The global rate of new HIV infections has failed to drop significantly in the last 10 years. The number appears to have plateaued around 2.6 million per year since 2005.
A recent analysis published in The Lancet HIV journal shows that the number of new HIV infections peaked around 1997 at roughly 3.3 million, however, after falling by an average of 2.7% each year until 2005, progress has since stalled.
Nonetheless, the number of deaths from HIV/AIDS has fallen steadily since 2005. Increased use of antiretroviral therapy has been a crucial factor in the declining death rate, with 41% of HIV/AIDS sufferers across the world now receiving the life-changing drugs. Also, the vastly improved prevention of mother-to-child transmission is another key success. But the saddening result of the difference between survival and incidence rates is that the number of people living with the disease has been steadily increasing, reaching 38.8 million in 2015.
The global rate of new HIV infections is a vital statistic for measuring success in the battle against this life destroying illness. Its worrying stagnation is in part due to the continued rise of new infections in 74 countries worldwide. HIV aid to developing countries has levelled off since 2010 and a reduced perception of risk in some areas has led to an increase in unprotected sex.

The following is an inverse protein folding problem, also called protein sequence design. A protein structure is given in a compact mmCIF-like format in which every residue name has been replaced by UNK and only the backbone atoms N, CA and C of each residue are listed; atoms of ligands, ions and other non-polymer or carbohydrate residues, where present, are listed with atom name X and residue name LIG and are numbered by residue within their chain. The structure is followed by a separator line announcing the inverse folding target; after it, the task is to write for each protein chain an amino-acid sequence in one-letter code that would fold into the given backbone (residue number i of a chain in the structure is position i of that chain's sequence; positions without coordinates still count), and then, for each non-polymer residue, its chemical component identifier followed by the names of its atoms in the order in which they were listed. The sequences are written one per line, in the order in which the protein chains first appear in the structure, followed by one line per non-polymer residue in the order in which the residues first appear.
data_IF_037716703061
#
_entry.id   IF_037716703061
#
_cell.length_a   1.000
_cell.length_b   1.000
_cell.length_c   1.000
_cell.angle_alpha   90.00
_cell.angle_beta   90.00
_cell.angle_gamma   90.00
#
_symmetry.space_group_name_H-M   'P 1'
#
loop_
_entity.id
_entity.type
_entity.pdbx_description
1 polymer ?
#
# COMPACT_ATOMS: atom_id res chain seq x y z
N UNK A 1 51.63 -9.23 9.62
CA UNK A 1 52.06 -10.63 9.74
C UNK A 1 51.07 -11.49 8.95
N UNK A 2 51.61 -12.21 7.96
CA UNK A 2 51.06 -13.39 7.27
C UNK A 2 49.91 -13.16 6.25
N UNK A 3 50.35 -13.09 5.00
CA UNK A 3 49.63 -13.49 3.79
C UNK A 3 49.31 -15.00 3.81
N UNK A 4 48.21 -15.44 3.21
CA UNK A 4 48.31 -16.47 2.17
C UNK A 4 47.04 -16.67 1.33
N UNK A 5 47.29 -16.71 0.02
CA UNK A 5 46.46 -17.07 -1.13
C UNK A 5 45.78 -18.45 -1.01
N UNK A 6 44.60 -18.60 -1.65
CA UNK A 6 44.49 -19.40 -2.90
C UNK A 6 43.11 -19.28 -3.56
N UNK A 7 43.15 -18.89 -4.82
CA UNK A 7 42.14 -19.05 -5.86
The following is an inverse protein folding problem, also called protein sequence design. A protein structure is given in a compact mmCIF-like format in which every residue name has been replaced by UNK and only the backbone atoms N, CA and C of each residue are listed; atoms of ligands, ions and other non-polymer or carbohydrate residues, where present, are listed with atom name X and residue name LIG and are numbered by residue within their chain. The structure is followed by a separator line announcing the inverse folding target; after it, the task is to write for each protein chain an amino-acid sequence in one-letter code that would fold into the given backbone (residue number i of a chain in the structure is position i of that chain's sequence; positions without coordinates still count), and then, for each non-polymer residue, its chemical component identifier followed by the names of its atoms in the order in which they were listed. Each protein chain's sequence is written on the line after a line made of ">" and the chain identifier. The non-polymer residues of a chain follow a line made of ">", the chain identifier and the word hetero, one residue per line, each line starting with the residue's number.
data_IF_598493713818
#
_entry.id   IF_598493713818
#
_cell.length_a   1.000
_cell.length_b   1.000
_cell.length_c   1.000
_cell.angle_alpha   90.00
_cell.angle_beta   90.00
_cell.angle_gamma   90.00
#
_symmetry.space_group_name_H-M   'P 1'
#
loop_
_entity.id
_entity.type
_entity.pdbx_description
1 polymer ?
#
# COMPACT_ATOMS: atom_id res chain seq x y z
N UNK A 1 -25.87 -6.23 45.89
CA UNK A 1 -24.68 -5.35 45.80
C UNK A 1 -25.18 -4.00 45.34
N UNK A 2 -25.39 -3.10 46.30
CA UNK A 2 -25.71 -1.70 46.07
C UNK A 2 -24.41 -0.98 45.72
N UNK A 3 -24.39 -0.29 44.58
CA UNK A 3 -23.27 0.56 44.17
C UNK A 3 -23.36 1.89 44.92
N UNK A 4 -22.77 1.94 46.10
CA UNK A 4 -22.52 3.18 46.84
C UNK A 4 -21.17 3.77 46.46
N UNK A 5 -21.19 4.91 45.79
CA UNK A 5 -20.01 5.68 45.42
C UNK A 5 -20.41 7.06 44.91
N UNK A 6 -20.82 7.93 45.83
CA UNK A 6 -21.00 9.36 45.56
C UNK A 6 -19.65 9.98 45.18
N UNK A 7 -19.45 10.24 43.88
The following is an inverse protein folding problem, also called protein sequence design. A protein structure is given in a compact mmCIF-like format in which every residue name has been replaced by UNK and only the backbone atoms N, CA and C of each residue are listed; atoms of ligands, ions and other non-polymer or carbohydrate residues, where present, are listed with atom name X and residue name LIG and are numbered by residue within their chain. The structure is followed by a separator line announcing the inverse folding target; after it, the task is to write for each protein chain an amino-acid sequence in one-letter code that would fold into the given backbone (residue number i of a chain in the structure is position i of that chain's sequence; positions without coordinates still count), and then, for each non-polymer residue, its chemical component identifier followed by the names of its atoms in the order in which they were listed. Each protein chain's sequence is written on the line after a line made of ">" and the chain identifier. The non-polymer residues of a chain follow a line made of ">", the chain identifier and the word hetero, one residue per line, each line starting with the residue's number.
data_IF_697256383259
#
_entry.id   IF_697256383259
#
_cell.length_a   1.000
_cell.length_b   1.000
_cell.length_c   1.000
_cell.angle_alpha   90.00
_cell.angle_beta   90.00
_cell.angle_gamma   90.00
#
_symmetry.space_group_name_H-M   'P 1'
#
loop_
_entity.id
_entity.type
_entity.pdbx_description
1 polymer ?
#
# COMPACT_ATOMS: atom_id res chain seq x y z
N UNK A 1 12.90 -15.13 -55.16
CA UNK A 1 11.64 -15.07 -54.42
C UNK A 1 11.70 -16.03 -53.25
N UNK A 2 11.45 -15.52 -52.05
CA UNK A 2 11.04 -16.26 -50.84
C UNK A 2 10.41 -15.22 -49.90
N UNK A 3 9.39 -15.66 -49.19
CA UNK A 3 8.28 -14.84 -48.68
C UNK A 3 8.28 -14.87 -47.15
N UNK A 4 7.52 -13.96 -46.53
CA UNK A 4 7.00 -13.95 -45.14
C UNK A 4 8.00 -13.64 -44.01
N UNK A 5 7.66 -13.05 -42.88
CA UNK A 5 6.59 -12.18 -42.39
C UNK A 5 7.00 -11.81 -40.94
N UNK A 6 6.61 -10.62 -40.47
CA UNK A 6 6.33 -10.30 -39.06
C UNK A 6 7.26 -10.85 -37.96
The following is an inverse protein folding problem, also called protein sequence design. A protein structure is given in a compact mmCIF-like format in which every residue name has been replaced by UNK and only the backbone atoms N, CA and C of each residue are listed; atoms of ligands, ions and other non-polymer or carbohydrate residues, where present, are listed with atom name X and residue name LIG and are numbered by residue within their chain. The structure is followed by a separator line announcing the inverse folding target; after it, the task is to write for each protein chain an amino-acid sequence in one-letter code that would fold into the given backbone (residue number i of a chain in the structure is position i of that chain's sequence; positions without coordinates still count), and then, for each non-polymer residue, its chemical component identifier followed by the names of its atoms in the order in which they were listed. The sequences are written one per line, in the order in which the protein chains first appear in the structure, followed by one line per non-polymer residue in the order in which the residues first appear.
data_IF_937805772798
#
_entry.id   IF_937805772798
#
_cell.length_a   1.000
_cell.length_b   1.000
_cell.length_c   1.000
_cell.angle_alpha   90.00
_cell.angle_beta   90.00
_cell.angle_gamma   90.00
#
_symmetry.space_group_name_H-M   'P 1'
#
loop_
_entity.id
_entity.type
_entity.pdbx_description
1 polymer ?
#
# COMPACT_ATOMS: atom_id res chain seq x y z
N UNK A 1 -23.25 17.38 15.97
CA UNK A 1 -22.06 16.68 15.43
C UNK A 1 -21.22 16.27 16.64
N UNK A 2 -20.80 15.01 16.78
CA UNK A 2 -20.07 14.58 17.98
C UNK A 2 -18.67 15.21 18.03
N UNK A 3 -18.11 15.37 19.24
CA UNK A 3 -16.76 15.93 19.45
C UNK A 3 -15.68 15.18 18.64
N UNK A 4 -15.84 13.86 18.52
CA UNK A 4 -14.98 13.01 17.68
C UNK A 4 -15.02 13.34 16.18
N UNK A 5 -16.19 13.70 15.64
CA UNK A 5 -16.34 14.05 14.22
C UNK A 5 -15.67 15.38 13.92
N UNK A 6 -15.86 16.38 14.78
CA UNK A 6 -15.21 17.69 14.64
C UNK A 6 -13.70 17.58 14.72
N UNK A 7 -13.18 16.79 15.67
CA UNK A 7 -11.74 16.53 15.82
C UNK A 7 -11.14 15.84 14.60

Global targets to fight HIV appear to have been neglected somewhat. The United Nations Sustainable Development Goal 3 aim to end AIDS by 2030 and the UNAIDS 90-90-90 targets look very challenging indeed. Governments and international agencies must step up their efforts if they wish to eradicate AIDS in the next 15 years.